Put more bluntly, companies that successfully execute IBP achieve greater operational and financial benefits than those that do not. A key requirement for that success is collaboration, including a disciplined, repeatable process that drives integrated decision making, and a balanced scorecard for performance measurement.

Integrated Business Planning_Slide 2

Figure 1: Components of Integrated Business Planning

Based on our experience, we at The Hackett Group believe unlocking IBP can deliver the following competitive advantages and benefits:

  • Visibility into the financial implications of decisions and actions related to demand and supply.
  • Significant cost improvements driven by a more efficient and effective supply chain.
  • Improved top-line revenue growth.
  • Inventory deployment improvements, e.g. “the right product in the right place at the right time” based on customer demand, which reduce excess deployment costs.
  • Increased customer satisfaction as a result of more accurate demand planning and inventory availability which reduce out of stocks and back order issues.

However, with all the evidence that implementing IBP leads to important benefits in an increasingly competitive environment, why do many companies continue to miss out on the potential rewards of IBP?

We believe there are five keys questions that companies can use to open the doors to an effective and efficient IBP process. The first two questions deal with the market place and competitive environment in which the business operates, while the final three questions help assess internal improvement opportunities based on best practices for process, people, and data, systems and technology capabilities tied to IBP.

  1. What are the big-picture IBP trends in the marketplace?

Here are three examples of what leading companies are doing:

  • Streamlined annual planning and budgeting processes.
  • Balanced scorecards, with cascading metrics.
  • Unified data models and better integration of technology platforms to support advanced planning and analytic capabilities.
  1. How do our supply chain cost and metrics compare to other companies?

Benchmarking can serve as a useful tool for measuring performance against the competition. Armed with valuable key performance metrics for cost, process and resources, supply chain leaders are equipped to make critical decisions and address areas of opportunity.

As an example, the metric “Demand/supply planning costs per $1000 revenue” is an excellent indicator of overall efficiency (see Figure 2):

Demand & Supply Costs

Figure 2: Demand/supply planning costs per $1000 revenue across industries. Source: APQC 

  1. Are optimal planning processes in place throughout the organisation?

Establishing a best-in-class IBP process is the foundation for maximising the efficiency and effectiveness of any organisation. Example best practices include:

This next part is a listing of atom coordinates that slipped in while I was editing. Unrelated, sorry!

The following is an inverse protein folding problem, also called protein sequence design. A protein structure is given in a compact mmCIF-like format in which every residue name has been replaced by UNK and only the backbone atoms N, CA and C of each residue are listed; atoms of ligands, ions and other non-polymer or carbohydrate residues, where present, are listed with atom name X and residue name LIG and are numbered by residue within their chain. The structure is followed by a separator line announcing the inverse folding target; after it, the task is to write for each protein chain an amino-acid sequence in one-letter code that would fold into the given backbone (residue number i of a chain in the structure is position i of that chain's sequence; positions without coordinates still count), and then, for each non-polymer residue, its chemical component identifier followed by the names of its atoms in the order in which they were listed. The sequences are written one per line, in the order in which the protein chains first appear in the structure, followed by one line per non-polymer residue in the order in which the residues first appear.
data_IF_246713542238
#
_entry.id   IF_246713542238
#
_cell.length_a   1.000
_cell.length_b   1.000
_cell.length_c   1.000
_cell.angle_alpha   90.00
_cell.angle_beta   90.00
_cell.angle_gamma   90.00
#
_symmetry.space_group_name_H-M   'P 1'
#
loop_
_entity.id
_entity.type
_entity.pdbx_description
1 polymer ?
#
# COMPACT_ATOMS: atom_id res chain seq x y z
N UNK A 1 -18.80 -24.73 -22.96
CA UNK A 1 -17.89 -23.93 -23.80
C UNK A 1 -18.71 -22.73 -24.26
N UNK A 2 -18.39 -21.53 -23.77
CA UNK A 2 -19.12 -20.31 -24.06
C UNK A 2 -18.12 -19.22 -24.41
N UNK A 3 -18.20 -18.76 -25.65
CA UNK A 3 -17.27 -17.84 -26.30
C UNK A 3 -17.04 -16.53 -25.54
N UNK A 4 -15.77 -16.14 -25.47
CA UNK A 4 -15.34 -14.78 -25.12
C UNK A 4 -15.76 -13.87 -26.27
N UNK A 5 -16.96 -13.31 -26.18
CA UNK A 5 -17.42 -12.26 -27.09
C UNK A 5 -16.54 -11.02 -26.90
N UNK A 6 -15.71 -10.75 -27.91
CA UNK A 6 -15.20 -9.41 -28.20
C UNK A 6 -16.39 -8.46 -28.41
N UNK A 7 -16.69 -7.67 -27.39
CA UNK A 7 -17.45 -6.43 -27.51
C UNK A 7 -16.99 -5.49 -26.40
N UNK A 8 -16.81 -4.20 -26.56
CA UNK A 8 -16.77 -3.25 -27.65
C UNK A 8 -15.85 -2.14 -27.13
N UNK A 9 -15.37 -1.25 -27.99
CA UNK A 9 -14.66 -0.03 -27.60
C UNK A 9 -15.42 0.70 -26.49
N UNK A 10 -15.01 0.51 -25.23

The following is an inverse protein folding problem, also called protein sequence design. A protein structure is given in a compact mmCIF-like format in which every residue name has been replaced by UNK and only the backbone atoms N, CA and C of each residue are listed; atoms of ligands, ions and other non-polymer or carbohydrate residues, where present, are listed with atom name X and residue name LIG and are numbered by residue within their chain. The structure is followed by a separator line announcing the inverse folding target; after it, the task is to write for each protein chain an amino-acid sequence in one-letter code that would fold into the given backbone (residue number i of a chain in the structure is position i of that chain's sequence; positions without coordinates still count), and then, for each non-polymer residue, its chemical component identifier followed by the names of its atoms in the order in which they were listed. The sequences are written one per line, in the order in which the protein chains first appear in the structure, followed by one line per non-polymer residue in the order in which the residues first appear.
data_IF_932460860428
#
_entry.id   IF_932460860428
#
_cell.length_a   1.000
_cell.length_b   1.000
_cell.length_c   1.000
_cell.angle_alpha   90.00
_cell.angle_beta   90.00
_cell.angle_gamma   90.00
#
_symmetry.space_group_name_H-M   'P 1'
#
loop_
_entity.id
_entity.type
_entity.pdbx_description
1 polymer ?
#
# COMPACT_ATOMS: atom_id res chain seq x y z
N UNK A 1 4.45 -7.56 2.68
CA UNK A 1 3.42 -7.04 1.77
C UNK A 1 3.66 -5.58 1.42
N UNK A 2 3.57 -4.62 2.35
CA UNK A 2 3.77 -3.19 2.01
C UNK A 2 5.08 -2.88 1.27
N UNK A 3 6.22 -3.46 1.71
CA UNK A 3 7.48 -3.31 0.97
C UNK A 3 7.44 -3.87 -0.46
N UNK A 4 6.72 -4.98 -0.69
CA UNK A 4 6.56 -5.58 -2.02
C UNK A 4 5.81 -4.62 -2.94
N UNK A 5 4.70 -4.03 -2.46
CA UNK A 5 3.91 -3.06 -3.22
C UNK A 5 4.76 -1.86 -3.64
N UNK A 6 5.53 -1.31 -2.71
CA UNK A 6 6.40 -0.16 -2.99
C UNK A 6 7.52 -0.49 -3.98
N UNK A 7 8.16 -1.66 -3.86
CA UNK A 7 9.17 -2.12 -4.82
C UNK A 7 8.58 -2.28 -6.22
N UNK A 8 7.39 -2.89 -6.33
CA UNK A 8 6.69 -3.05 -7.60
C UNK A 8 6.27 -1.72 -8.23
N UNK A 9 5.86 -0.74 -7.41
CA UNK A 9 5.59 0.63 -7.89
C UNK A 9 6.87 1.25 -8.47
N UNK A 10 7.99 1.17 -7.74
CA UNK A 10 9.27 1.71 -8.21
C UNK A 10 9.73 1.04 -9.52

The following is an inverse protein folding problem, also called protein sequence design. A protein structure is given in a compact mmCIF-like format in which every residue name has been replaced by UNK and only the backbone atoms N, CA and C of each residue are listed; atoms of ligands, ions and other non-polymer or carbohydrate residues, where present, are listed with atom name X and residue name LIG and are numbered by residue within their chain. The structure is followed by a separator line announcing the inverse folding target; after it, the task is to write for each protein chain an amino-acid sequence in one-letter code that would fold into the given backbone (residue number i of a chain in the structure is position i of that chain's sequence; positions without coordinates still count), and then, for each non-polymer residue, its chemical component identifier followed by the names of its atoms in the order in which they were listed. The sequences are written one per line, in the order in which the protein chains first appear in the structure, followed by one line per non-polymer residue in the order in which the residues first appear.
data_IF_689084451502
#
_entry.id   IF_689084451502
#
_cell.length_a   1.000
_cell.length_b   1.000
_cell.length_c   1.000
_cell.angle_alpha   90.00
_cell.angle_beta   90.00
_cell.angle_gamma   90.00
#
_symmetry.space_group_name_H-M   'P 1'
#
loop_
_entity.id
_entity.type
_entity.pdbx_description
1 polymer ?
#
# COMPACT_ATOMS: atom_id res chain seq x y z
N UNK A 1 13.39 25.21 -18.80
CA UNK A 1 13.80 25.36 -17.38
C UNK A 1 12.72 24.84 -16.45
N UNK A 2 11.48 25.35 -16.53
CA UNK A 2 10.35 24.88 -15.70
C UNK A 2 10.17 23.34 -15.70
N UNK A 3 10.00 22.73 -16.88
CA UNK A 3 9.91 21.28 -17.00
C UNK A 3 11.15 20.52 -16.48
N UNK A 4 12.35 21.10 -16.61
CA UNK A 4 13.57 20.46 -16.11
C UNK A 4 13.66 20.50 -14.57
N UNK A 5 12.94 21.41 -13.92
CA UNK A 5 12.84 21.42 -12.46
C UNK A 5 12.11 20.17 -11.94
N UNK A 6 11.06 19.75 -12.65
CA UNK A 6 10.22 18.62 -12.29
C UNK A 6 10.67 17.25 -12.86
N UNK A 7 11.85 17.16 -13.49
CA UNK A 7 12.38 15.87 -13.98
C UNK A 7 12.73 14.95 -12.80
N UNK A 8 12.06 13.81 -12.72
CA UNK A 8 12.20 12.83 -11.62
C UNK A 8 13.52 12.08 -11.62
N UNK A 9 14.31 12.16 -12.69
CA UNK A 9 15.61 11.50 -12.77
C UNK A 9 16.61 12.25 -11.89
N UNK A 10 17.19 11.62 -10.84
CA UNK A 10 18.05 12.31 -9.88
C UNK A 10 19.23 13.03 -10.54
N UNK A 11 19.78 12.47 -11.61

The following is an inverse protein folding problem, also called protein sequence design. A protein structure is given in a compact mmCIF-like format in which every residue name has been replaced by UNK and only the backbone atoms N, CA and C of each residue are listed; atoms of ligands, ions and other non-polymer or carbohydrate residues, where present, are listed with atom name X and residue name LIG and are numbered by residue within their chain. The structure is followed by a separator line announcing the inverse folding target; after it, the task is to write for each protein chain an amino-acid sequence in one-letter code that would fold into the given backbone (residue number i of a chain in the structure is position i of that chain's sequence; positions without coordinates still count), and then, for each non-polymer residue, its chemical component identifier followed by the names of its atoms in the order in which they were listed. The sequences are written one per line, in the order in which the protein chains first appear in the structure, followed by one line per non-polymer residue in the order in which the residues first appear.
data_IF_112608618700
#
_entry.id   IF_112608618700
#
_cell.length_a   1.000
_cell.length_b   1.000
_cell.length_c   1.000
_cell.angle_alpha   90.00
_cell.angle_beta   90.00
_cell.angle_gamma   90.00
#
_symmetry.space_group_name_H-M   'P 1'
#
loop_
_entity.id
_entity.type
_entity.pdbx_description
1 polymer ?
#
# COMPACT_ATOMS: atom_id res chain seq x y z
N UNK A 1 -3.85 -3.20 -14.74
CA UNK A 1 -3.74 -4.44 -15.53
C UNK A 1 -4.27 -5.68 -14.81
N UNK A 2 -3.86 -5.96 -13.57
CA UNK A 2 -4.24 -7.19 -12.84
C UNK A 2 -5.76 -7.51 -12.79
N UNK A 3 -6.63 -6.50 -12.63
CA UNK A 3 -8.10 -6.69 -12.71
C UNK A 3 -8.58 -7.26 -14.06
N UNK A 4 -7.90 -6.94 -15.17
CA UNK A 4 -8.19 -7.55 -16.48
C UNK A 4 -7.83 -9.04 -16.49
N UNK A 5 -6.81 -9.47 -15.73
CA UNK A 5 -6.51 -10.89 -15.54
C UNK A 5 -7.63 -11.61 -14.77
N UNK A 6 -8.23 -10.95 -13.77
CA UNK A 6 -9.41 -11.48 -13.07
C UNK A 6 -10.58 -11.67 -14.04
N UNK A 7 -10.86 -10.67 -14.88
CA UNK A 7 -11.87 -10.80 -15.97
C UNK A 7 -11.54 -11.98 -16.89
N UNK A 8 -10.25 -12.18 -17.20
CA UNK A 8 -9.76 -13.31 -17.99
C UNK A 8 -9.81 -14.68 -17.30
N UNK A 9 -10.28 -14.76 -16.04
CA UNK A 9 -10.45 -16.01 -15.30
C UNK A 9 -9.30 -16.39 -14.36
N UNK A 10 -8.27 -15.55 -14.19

• IBP goals and objectives are clear and well understood.
  • The IBP process evaluates gap resolution and business optimisation options.
  • Materials and reports supporting IBP are exception based. 
  1. Do we have the right people at all levels of the organisation, to own the plan, make decisions, and ultimately be held accountable for the plan’s execution?

Equally as important as the right processes, is having the right organisational talent and accountability mechanisms in place. Example best practices include:

  • Adequately staffed resources with required knowledge and skills.
  • Clear ownership and accountability.
  • Discipline to adhere to decisions made as part of the IBP process.
  1. Finally, are we equipped with the appropriate technology (tools and systems) necessary to fully support integrated business?

To enhance supply chain technology capabilities that both support and optimise the integrated business planning process, best-in-class organisations successfully employ supply chain systems and tools to maximise their IBP process.

Importantly, the firm must have the tools and systems needed to bring together and reconcile demand, supply, and financial plans in order to identify gaps and imbalances.

Read the full Hackett Group Supply Chain Insight Report here to learn more trends, best practices, and metrics which help supply chain successfully transition to Integrated Business Planning

Hanna Hamburger, a Director in the Strategy & Operations practice at The Hackett Group, has over 25 years of industry and consulting experience. She has worked extensively with consumer products and retail companies as well as life sciences companies in the areas of sales, marketing and supply chain process, technology and tools, and organisation performance improvement. A longer version of this article is available on The Hackett Group’s website.

Why Procurement Agility is Key to Avoiding Obsolescence